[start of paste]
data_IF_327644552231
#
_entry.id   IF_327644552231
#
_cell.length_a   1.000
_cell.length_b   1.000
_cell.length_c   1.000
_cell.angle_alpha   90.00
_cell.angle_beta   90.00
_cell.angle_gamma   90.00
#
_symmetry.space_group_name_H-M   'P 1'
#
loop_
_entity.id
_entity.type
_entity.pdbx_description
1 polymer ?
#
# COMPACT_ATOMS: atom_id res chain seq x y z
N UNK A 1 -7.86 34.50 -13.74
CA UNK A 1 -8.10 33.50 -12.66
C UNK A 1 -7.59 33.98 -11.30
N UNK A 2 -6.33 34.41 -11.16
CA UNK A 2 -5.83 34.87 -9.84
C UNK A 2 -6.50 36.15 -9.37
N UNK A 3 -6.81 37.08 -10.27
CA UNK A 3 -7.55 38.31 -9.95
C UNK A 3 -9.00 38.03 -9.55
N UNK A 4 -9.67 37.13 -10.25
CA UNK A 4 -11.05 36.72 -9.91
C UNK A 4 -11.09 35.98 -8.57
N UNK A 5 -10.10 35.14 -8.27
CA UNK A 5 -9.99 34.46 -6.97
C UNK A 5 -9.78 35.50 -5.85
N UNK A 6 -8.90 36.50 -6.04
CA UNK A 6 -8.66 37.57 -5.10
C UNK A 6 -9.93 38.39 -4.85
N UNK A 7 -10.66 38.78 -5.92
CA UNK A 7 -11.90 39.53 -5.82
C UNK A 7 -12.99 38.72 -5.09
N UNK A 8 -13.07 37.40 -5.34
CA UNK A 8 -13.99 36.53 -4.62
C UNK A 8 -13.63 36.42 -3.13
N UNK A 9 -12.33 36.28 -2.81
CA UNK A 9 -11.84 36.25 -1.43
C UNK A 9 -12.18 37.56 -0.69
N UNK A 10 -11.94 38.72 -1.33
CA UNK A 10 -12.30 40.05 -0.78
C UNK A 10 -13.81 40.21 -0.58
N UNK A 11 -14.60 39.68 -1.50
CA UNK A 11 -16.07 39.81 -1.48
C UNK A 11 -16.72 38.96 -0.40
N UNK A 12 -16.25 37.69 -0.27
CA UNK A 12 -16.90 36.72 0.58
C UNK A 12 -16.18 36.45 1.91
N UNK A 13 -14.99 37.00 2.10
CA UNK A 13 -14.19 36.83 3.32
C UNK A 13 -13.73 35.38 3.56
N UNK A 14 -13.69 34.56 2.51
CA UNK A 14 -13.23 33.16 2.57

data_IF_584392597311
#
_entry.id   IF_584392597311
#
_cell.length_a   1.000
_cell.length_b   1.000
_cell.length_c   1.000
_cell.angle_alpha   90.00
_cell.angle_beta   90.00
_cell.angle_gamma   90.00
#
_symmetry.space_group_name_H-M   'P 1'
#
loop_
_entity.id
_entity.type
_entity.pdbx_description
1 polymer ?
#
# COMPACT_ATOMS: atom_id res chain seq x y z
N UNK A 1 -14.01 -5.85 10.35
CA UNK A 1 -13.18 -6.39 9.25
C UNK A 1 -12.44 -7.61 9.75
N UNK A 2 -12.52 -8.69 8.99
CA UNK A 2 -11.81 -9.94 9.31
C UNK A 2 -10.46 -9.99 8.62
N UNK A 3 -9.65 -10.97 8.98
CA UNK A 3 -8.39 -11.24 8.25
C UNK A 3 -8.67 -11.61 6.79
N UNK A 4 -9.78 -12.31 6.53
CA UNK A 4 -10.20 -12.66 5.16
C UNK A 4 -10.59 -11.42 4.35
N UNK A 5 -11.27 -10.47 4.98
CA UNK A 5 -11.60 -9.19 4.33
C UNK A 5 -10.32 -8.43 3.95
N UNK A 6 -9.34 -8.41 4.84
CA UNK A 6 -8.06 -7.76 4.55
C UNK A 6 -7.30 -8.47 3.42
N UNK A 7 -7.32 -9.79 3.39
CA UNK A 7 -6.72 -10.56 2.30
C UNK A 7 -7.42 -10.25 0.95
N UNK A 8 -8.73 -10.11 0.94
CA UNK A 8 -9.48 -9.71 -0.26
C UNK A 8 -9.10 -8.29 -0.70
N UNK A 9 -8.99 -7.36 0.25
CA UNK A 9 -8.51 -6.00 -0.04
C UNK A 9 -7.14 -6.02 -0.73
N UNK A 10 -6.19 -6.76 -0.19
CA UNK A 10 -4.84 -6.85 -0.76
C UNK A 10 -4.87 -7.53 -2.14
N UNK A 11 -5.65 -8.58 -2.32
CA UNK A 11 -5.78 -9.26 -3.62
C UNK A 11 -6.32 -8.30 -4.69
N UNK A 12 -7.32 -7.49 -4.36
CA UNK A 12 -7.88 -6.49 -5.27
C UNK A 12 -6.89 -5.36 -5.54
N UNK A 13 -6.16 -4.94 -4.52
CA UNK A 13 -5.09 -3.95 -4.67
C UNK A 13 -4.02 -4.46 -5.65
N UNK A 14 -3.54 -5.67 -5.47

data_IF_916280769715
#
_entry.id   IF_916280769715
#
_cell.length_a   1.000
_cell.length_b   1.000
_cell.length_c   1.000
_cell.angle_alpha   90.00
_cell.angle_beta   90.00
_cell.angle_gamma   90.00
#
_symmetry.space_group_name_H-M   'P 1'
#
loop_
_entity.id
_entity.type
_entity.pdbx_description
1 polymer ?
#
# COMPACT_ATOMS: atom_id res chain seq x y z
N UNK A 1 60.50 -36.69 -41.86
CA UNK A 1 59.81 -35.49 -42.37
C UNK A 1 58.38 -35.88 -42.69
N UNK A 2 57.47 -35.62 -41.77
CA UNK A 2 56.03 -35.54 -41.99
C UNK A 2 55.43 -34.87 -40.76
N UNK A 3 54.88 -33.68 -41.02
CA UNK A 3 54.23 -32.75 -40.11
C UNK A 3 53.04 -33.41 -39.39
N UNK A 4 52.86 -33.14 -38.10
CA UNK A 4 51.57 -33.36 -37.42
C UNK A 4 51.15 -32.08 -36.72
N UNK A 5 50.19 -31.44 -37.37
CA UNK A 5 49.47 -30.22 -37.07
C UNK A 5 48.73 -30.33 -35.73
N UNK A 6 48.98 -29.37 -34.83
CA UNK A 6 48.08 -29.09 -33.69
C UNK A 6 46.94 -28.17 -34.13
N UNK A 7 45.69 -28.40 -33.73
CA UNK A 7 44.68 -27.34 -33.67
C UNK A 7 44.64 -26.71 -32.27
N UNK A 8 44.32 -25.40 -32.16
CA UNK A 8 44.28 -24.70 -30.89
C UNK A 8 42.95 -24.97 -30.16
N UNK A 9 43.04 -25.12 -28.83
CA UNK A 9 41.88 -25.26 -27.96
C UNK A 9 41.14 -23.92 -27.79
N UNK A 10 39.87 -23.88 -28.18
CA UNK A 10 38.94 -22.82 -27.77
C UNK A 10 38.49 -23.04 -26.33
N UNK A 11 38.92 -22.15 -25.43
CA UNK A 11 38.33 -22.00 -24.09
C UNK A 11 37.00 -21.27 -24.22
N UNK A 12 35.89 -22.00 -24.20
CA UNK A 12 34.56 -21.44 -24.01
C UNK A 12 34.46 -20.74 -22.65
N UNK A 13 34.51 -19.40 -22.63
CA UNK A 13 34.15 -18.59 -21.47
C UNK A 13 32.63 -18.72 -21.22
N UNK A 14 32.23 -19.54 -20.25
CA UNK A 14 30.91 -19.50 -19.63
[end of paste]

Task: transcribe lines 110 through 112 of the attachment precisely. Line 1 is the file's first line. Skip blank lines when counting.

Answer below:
CA UNK A 10 -4.84 -6.85 -0.76
C UNK A 10 -4.87 -7.53 -2.14
N UNK A 11 -5.65 -8.58 -2.32